US7949268Oct 2, 2008May 24, 2011Xerox CorporationDynamic photo receptor wear rate adjustment based on environmental sensor feedback
US8082660 *Dec 18, 2007Dec 27, 2011Palo Alto Research Center IncorporatedXerographic micro-assembler
US8200136Aug 26, 2010Jun 12, 2012Xerox CorporationImage transfer roller (ITR) utilizing an elastomer crown
US8306443Oct 19, 2009Nov 6, 2012Xerox CorporationMulti-color printing system and method for reducing the transfer field through closed-loop controls
US8396404 *Aug 26, 2010Mar 12, 2013Xerox CorporationImage transfer nip method and apparatus using constant current controls
US8442410May 20, 2010May 14, 2013Xerox CorporationApparatus and method for cleaning a photoreceptor in a printing apparatus
US8452201Nov 4, 2009May 28, 2013Xerox CorporationDynamic field transfer control in first transfer
US8548621Jan 31, 2011Oct 1, 2013Xerox CorporationProduction system control model updating using closed loop design of experiments
US8611769 *Nov 22, 2011Dec 17, 2013Xerox CorporationMethod and system for troubleshooting charging and photoreceptor failure modes associated with a xerographic process
US20120051801 *Aug 26, 2010Mar 1, 2012Xerox CorporationImage transfer nip method and apparatus using constant current controls
US20130129365 *Nov 22, 2011May 23, 2013Xerox CorporationMethod and system for troubleshooting charging and photoreceptor failure modes associated with a xerographic process
EP1947523A2Jan 15, 2008Jul 23, 2008Xerox CorporationMass-based sensing of charging knee for active control of charger settings
Classifications
U.S. Classification399/9, 399/66
International ClassificationG03G15/16, G03G21/00, G03G15/00
Cooperative ClassificationG03G15/55, G03G15/1675, G03G15/5079, G03G2215/0119
European ClassificationG03G15/55, G03G15/16F1B
Legal Events
DateCodeEventDescription
Apr 3, 2015REMIMaintenance fee reminder mailed
Dec 14, 2010FPAYFee payment
Year of fee payment: 8
Dec 13, 2006FPAYFee payment
Year of fee payment: 4
Aug 31, 2004ASAssignment
Owner name: JPMORGAN CHASE BANK, AS COLLATERAL AGENT, TEXAS
Free format text: SECURITY AGREEMENT;ASSIGNOR:XEROX CORPORATION;REEL/FRAME:015722/0119
Effective date: 20030625
Owner name: JPMORGAN CHASE BANK, AS COLLATERAL AGENT LIEN PERF
Free format text: SECURITY AGREEMENT;ASSIGNOR:XEROX CORPORATION /AR;REEL/FRAME:015722/0119
Owner name: JPMORGAN CHASE BANK, AS COLLATERAL AGENT,TEXAS
Free format text: SECURITY AGREEMENT;ASSIGNOR:XEROX CORPORATION;US-ASSIGNMENT DATABASE UPDATED:20100223;REEL/FRAME:15722/119
Free format text: SECURITY AGREEMENT;ASSIGNOR:XEROX CORPORATION;US-ASSIGNMENT DATABASE UPDATED:20100427;REEL/FRAME:15722/119
Free format text: SECURITY AGREEMENT;ASSIGNOR:XEROX CORPORATION;US-ASSIGNMENT DATABASE UPDATED:20100518;REEL/FRAME:15722/119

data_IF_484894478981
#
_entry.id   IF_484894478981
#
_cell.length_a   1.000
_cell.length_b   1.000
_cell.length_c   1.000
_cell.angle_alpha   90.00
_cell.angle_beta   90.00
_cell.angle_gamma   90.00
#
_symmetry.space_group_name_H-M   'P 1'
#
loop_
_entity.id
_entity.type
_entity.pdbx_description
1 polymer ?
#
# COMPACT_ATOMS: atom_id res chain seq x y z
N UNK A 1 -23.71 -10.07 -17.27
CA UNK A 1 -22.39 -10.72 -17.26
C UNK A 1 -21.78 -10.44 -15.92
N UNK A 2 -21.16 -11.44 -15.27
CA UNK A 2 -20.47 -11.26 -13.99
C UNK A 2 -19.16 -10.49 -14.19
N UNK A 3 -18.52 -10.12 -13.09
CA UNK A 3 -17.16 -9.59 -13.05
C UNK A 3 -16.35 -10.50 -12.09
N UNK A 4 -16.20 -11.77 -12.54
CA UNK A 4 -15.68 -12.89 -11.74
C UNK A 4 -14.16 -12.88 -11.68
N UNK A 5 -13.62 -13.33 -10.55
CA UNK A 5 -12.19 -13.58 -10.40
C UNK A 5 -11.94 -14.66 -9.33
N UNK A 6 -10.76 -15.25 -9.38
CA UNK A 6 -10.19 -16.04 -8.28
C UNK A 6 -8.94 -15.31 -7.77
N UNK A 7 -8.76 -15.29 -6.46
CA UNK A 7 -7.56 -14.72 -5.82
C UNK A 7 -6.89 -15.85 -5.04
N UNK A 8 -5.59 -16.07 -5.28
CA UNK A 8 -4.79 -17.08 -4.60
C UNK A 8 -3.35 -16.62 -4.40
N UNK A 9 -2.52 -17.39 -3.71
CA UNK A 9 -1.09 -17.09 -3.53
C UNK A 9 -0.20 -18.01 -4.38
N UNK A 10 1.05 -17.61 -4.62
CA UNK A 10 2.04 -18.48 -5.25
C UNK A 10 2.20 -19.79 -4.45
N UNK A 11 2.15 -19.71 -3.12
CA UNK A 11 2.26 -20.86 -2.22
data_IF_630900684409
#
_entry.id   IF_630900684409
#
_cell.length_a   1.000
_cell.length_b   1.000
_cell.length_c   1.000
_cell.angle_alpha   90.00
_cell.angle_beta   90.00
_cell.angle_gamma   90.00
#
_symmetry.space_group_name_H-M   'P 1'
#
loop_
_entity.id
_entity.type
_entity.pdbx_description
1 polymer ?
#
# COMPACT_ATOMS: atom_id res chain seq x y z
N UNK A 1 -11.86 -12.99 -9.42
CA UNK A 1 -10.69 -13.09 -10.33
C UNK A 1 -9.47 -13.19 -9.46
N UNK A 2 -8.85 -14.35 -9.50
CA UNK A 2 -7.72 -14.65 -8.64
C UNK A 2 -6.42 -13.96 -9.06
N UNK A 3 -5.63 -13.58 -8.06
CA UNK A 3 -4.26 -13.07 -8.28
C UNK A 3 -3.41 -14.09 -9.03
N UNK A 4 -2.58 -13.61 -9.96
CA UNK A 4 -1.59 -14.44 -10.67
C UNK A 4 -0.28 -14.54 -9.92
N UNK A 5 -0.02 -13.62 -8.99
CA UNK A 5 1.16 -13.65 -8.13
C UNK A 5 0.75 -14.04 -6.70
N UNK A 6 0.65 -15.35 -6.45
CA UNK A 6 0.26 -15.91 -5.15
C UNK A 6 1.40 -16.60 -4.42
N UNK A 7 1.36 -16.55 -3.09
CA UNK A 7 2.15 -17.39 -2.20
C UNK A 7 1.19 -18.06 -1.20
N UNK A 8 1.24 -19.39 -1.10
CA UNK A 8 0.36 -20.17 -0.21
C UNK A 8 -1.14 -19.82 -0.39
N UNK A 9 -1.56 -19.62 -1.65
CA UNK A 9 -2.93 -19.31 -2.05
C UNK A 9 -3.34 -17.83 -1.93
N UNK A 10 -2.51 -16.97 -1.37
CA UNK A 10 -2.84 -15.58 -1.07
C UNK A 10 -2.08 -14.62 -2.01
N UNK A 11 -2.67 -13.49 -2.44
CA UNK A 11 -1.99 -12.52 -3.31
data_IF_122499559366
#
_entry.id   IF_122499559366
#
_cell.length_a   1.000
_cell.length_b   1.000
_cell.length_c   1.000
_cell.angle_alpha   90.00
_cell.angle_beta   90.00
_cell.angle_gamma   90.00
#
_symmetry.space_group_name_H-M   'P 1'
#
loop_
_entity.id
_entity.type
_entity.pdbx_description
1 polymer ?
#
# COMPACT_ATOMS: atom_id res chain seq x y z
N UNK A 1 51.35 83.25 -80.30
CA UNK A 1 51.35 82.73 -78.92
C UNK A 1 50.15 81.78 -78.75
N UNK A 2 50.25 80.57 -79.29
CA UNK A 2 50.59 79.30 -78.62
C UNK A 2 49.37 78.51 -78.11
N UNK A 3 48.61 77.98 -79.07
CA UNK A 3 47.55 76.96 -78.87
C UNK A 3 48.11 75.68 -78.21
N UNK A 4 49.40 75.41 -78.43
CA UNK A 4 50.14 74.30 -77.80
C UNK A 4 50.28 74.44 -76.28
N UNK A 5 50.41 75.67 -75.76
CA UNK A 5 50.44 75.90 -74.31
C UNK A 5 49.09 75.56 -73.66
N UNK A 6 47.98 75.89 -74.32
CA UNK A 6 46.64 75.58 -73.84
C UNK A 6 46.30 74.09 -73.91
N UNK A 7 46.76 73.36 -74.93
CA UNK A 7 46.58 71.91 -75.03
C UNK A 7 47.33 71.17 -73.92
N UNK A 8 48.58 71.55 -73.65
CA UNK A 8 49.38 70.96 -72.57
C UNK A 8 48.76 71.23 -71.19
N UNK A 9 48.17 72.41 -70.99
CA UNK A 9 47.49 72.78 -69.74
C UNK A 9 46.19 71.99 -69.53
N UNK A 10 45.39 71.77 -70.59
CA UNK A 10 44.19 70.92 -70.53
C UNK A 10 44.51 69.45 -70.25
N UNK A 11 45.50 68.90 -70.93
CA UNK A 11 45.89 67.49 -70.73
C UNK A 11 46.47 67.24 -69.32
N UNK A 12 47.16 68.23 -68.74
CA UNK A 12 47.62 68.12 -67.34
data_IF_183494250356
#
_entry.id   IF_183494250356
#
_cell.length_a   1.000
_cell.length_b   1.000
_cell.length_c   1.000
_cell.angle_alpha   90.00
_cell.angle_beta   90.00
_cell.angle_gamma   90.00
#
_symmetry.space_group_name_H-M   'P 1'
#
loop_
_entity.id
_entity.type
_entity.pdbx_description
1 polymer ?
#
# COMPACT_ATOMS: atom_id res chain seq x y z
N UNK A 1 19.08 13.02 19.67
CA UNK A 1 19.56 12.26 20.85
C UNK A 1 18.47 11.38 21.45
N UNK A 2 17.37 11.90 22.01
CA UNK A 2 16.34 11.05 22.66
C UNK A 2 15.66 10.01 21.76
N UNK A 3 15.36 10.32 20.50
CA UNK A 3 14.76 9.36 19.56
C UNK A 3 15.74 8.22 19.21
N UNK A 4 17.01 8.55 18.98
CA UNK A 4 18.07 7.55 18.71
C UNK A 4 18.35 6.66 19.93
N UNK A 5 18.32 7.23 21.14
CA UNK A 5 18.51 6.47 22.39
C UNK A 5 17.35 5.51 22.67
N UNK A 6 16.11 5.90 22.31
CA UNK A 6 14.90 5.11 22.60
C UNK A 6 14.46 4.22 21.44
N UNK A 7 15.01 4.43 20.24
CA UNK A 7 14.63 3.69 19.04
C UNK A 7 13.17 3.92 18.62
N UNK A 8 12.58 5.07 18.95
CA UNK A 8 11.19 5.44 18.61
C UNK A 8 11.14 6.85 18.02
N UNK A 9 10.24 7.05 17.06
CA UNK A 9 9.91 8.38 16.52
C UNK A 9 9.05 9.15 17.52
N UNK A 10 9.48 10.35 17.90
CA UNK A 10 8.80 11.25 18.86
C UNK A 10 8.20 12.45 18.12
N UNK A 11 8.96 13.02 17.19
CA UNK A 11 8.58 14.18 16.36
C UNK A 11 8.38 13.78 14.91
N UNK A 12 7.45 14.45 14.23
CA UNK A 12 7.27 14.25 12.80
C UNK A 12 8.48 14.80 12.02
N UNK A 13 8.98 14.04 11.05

Free format text: SECURITY AGREEMENT;ASSIGNOR:XEROX CORPORATION;REEL/FRAME:15722/119
Owner name: JPMORGAN CHASE BANK, AS COLLATERAL AGENT LIEN PERF
Free format text: SECURITY AGREEMENT;ASSIGNOR:XEROX CORPORATION /AR;REEL/FRAME:015722/0119
Effective date: 20030625
Owner name: JPMORGAN CHASE BANK, AS COLLATERAL AGENT,TEXAS
Free format text: SECURITY AGREEMENT;ASSIGNOR:XEROX CORPORATION;REEL/FRAME:015722/0119
Effective date: 20030625
Owner name: JPMORGAN CHASE BANK, AS COLLATERAL AGENT,TEXAS
Free format text: SECURITY AGREEMENT;ASSIGNOR:XEROX CORPORATION;US-ASSIGNMENT DATABASE UPDATED:20100427;REEL/FRAME:15722/119
Effective date: 20030625
Owner name: JPMORGAN CHASE BANK, AS COLLATERAL AGENT,TEXAS
Free format text: SECURITY AGREEMENT;ASSIGNOR:XEROX CORPORATION;US-ASSIGNMENT DATABASE UPDATED:20100223;REEL/FRAME:15722/119
Effective date: 20030625
Owner name: JPMORGAN CHASE BANK, AS COLLATERAL AGENT,TEXAS
Free format text: SECURITY AGREEMENT;ASSIGNOR:XEROX CORPORATION;REEL/FRAME:15722/119
Effective date: 20030625
Owner name: JPMORGAN CHASE BANK, AS COLLATERAL AGENT,TEXAS
Free format text: SECURITY AGREEMENT;ASSIGNOR:XEROX CORPORATION;US-ASSIGNMENT DATABASE UPDATED:20100518;REEL/FRAME:15722/119
Effective date: 20030625
Oct 31, 2003ASAssignment
Owner name: JPMORGAN CHASE BANK, AS COLLATERAL AGENT, TEXAS
Free format text: SECURITY AGREEMENT;ASSIGNOR:XEROX CORPORATION;REEL/FRAME:015134/0476
Effective date: 20030625
Owner name: JPMORGAN CHASE BANK, AS COLLATERAL AGENT LIEN PERF
Free format text: SECURITY AGREEMENT;ASSIGNOR:XEROX CORPORATION /AR;REEL/FRAME:015134/0476A
Owner name: JPMORGAN CHASE BANK, AS COLLATERAL AGENT,TEXAS
Free format text: SECURITY AGREEMENT;ASSIGNOR:XEROX CORPORATION;US-ASSIGNMENT DATABASE UPDATED:20100216;REEL/FRAME:15134/476
Free format text: SECURITY AGREEMENT;ASSIGNOR:XEROX CORPORATION;US-ASSIGNMENT DATABASE UPDATED:20100402;REEL/FRAME:15134/476
Free format text: SECURITY AGREEMENT;ASSIGNOR:XEROX CORPORATION;US-ASSIGNMENT DATABASE UPDATED:20100413;REEL/FRAME:15134/476
Free format text: SECURITY AGREEMENT;ASSIGNOR:XEROX CORPORATION;US-ASSIGNMENT DATABASE UPDATED:20100420;REEL/FRAME:15134/476
Free format text: SECURITY AGREEMENT;ASSIGNOR:XEROX CORPORATION;US-ASSIGNMENT DATABASE UPDATED:20100504;REEL/FRAME:15134/476